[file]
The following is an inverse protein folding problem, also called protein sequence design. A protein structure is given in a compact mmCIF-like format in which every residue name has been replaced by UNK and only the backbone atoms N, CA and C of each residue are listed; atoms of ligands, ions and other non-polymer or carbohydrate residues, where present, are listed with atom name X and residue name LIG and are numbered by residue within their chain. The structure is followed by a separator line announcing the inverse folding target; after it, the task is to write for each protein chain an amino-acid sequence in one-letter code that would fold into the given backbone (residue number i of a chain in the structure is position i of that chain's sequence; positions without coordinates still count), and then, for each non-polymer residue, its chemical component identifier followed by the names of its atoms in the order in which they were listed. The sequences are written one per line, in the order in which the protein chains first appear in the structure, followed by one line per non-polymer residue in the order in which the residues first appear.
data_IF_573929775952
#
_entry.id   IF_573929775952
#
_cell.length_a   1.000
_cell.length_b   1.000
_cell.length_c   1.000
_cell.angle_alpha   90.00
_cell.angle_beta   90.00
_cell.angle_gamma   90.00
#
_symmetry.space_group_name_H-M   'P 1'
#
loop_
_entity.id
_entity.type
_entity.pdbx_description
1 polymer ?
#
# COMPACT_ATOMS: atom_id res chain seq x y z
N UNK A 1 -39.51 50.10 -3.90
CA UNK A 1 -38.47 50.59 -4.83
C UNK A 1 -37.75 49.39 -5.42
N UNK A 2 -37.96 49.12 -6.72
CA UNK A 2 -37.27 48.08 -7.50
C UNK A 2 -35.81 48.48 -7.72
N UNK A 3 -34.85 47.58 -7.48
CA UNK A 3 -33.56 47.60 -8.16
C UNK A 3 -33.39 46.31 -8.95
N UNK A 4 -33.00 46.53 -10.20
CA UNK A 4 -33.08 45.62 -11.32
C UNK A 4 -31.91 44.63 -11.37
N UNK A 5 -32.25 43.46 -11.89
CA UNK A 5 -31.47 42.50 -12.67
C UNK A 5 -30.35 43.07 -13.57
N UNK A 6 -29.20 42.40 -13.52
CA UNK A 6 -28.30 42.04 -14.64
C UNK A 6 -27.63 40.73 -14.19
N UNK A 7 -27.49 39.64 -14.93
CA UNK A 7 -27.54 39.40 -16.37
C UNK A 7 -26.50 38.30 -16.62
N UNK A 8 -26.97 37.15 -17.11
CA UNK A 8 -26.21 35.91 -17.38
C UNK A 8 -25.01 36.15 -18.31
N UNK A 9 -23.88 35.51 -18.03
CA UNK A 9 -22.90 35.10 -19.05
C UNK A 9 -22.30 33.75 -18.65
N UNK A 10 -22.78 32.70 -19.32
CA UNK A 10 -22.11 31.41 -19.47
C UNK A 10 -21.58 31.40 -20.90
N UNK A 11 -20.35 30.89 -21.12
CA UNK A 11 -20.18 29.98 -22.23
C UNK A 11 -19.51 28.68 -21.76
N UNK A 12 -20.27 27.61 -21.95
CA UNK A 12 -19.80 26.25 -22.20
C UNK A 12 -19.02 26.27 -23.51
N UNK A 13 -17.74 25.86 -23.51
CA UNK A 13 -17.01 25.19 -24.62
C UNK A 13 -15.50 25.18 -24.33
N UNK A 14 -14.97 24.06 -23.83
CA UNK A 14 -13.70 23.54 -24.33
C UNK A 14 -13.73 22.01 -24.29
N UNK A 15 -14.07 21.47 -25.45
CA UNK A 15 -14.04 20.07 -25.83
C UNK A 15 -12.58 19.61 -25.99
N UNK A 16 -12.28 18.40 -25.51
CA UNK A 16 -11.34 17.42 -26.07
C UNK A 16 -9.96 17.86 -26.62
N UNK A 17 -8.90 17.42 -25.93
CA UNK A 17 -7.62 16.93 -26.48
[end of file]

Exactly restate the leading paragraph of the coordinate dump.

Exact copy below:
The following is an inverse protein folding problem, also called protein sequence design. A protein structure is given in a compact mmCIF-like format in which every residue name has been replaced by UNK and only the backbone atoms N, CA and C of each residue are listed; atoms of ligands, ions and other non-polymer or carbohydrate residues, where present, are listed with atom name X and residue name LIG and are numbered by residue within their chain. The structure is followed by a separator line announcing the inverse folding target; after it, the task is to write for each protein chain an amino-acid sequence in one-letter code that would fold into the given backbone (residue number i of a chain in the structure is position i of that chain's sequence; positions without coordinates still count), and then, for each non-polymer residue, its chemical component identifier followed by the names of its atoms in the order in which they were listed. The sequences are written one per line, in the order in which the protein chains first appear in the structure, followed by one line per non-polymer residue in the order in which the residues first appear.